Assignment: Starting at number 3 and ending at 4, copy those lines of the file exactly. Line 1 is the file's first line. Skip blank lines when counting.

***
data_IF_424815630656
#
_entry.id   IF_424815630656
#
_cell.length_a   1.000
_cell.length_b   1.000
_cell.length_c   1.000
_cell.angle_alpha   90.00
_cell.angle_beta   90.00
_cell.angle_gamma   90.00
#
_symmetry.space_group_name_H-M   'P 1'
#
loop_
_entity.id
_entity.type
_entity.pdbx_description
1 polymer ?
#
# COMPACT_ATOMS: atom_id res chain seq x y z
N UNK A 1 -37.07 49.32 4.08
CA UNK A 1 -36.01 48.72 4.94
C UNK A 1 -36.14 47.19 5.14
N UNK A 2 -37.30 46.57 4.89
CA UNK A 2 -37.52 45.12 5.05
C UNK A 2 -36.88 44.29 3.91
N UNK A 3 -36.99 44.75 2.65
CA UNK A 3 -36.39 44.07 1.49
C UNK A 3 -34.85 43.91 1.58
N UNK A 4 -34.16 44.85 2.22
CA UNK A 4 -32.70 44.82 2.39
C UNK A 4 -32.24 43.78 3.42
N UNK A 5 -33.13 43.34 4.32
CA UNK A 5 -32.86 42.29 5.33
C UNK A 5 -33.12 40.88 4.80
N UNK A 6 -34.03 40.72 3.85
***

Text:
_entry.id   IF_424815630656
#